Driving with the sunroof open is not as bad an experience as I expected. The noise level is low with minimal buffeting. In fact you can carry on a conversation with the front seat passenger and not have to raise your voice very high. At least driving around town. Visibility is good in all directions with abundant glass to see out. Cargo capacity is good and made better with the fold down rear seat. The seats don’t fold flat however, a minor detail I suppose, but annoying to some people.
The seventh generation GTI is powered by a 2.0-litre, turbocharged four-cylinder that produces 210 horsepower and more importantly, 258 pound-feet of torque at just 1,600 rpm. This means that there’s little turbo lag off the line and the urge onward builds very strongly through the mid-range. If you like rowing gears, the six-speed manual transmission with this engine is a good match; a slick unit that’s easy to use with light clutch action. Be crazy and you can chirp the tires off the line and leave other cars quickly behind. Get the engine above 2,000 rpm and you’ll find the GTI still has some grunt on reserve. You’ll have to be at very illegal speeds before this car runs out of breath.
The little engine while providing great performance is also good at sipping fuel when you decide to ease the pressure on the go pedal. The GTI is rated at 9.4L/100km around town and 6.9L/100km on the open highway. My combination of around town and some highway driving netted me 7.8L/100km (35 mpg).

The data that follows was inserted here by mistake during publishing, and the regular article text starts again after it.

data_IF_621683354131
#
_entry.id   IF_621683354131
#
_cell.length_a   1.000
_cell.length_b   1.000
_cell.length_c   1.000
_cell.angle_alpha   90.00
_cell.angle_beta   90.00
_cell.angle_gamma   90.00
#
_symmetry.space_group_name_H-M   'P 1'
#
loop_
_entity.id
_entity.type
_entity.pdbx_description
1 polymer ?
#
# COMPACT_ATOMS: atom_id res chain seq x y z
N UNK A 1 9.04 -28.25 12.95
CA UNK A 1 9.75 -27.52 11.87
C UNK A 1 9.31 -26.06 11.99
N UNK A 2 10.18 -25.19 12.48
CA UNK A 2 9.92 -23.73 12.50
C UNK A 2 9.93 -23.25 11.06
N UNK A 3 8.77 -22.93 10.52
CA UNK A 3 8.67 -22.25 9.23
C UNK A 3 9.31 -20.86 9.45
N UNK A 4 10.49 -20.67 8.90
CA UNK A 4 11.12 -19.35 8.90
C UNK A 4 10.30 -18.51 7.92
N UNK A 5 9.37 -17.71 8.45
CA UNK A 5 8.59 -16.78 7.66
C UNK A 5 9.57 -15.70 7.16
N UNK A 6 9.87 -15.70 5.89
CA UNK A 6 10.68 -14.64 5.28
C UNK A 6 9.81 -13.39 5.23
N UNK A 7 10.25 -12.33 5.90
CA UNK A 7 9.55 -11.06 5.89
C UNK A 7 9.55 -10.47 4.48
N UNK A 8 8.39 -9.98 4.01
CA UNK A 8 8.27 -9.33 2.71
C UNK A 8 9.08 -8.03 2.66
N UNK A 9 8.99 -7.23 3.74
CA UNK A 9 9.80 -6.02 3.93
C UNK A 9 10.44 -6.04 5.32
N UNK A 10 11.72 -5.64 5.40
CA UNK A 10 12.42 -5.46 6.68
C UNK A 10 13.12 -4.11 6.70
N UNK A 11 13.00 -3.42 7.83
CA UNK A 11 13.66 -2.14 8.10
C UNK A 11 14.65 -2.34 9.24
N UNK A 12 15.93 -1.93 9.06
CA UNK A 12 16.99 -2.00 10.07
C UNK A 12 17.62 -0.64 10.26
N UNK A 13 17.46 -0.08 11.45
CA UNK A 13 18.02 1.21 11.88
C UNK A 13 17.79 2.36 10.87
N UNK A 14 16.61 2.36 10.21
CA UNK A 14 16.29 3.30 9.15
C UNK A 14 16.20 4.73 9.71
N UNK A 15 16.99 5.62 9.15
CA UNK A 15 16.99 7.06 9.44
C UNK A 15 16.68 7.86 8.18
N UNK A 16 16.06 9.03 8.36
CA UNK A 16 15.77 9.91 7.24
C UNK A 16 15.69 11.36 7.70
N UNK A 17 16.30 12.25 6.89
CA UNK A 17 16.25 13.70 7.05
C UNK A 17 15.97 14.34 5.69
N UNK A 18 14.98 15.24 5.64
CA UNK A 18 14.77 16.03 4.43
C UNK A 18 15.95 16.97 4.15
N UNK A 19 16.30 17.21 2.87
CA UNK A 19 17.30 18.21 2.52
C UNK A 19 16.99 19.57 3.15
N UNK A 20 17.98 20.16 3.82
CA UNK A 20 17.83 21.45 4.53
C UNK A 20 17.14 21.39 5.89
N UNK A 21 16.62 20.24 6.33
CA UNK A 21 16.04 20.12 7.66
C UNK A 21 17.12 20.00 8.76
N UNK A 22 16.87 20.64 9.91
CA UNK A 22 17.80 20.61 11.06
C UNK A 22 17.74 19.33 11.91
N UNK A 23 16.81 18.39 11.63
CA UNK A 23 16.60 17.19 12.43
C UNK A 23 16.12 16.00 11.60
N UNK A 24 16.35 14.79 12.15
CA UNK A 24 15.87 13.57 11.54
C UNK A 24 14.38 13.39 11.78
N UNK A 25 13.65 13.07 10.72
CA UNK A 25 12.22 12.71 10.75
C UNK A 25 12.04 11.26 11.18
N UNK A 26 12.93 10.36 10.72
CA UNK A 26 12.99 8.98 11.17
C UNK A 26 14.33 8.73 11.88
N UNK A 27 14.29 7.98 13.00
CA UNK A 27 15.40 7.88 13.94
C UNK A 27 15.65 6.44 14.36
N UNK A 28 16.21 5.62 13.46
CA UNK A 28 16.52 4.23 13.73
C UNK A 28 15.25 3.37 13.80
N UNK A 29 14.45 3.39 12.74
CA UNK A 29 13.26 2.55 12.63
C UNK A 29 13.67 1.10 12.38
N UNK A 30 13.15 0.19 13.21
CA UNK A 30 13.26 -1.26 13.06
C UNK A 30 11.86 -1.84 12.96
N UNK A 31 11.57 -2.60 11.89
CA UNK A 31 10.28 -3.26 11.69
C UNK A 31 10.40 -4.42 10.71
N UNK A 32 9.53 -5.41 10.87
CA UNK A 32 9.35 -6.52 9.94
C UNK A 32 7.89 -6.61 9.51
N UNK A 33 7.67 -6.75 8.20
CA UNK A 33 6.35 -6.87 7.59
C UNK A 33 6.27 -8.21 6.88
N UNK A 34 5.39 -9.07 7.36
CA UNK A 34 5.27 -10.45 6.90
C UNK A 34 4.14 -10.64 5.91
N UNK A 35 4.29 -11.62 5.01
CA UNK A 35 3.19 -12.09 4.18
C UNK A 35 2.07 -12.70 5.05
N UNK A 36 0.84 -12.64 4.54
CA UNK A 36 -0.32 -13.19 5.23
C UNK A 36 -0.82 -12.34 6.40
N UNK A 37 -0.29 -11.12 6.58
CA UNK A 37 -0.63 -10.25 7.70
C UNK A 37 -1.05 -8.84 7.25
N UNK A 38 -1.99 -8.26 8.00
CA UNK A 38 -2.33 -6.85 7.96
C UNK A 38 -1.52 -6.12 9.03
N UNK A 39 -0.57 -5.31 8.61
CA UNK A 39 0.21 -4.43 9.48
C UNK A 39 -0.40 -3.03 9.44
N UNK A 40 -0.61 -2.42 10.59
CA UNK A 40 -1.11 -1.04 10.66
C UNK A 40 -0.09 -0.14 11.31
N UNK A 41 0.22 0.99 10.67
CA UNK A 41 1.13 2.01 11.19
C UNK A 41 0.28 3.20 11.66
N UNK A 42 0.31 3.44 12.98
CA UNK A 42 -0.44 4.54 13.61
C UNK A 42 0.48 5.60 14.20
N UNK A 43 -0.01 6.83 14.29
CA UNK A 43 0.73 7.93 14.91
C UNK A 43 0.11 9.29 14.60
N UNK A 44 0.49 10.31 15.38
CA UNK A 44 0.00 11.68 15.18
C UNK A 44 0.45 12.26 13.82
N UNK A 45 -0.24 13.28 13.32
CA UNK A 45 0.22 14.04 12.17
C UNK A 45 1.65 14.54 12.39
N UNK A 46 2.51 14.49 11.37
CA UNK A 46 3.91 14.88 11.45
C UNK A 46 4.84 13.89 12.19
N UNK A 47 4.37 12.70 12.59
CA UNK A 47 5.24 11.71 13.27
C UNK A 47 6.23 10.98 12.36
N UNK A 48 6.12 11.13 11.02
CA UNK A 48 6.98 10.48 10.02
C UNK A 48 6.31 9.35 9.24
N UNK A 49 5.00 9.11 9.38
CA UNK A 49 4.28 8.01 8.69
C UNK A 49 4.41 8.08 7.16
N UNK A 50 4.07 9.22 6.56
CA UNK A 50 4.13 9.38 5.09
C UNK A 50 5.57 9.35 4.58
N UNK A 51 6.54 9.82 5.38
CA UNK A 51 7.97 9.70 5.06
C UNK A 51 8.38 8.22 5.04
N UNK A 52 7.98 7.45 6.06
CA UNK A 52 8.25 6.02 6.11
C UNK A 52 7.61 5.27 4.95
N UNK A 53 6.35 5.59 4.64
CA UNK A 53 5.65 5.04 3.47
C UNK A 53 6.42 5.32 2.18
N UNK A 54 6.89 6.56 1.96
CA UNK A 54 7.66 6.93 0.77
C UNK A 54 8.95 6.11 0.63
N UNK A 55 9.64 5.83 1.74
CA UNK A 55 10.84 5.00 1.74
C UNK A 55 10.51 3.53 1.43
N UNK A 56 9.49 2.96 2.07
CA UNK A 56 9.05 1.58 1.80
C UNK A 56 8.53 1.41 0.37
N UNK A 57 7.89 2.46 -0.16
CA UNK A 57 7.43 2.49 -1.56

When it was introduced decades ago, the GTI built its reputation not just on the performance of its engine, but the handling it delivered. The 2015 model carries on the tradition with a suspension is that taut, yet still delivers a nicely damped ride in the city. The variable ratio electric steering also takes a turn for the better. It responds well to driver input and unlike so many electric systems, gives good feedback. On the road, the GTI has that tight, precise ride you expect of a German car, eager to dive into corners with good grip in the curves. I just couldn’t get enough of this car. Unfortunately there was no time to get out to some twisty highway and really take in the driving experience.
Built tight with no squeaks or groans which is expected of a German engineered car, quality workmanship continues to be a hallmark of the Golf GTI. You get a long list of standard features whether opting for the three-door or five-door model. My test car was the five-door loaded with almost everything except the six-speed Tiptronic automatic transmission. The base three-door GTI with a six-speed manual gearbox starts at $27,995. The five-door with starts at $32,895.
The latter is very well equipped and I would say a real bargain if you want a roomy, good handling, economical car and enjoy driving whether that be around town or on the highway. This is not the car for a person who considers the automobile an appliance to take him or her from point A to point B.
Garry Melnyk is a St. Albert resident and lifelong car buff who has written about new cars and trucks for radio and print publications since the seventies.